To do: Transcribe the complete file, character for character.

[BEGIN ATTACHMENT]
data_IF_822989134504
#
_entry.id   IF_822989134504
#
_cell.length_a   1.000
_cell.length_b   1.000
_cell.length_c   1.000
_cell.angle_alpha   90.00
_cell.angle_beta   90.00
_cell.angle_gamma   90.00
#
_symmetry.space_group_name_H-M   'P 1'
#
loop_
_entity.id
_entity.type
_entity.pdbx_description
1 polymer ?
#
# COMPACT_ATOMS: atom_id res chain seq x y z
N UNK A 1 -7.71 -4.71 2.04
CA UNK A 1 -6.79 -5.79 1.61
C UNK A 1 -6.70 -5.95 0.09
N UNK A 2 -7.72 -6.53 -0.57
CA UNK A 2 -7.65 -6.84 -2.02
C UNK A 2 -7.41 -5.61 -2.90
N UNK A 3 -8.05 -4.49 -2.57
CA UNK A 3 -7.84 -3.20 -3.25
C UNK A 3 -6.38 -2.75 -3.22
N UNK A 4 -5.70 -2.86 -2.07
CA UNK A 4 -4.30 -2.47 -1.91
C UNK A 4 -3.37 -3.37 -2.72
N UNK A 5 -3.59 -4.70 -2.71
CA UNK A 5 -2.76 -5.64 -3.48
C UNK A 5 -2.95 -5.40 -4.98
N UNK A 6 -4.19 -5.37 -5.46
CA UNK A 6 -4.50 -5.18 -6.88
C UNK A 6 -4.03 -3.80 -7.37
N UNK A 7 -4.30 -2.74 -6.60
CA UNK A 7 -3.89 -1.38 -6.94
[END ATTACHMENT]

data_IF_822989134504
#
_entry.id   IF_822989134504
#
_cell.length_a   1.000
_cell.length_b   1.000
_cell.length_c   1.000
_cell.angle_alpha   90.00
_cell.angle_beta   90.00
_cell.angle_gamma   90.00
#
_symmetry.space_group_name_H-M   'P 1'
#
loop_
_entity.id
_entity.type
_entity.pdbx_description
1 polymer ?
#
# COMPACT_ATOMS: atom_id res chain seq x y z
N UNK A 1 -7.71 -4.71 2.04
CA UNK A 1 -6.79 -5.79 1.61
C UNK A 1 -6.70 -5.95 0.09
N UNK A 2 -7.72 -6.53 -0.57
CA UNK A 2 -7.65 -6.84 -2.02
C UNK A 2 -7.41 -5.61 -2.90
N UNK A 3 -8.05 -4.49 -2.57
CA UNK A 3 -7.84 -3.20 -3.25
C UNK A 3 -6.38 -2.75 -3.22
N UNK A 4 -5.70 -2.86 -2.07
CA UNK A 4 -4.30 -2.47 -1.91
C UNK A 4 -3.37 -3.37 -2.72
N UNK A 5 -3.59 -4.70 -2.71
CA UNK A 5 -2.76 -5.64 -3.48
C UNK A 5 -2.95 -5.40 -4.98
N UNK A 6 -4.19 -5.37 -5.46
CA UNK A 6 -4.50 -5.18 -6.88
C UNK A 6 -4.03 -3.80 -7.37
N UNK A 7 -4.30 -2.74 -6.60
CA UNK A 7 -3.89 -1.38 -6.94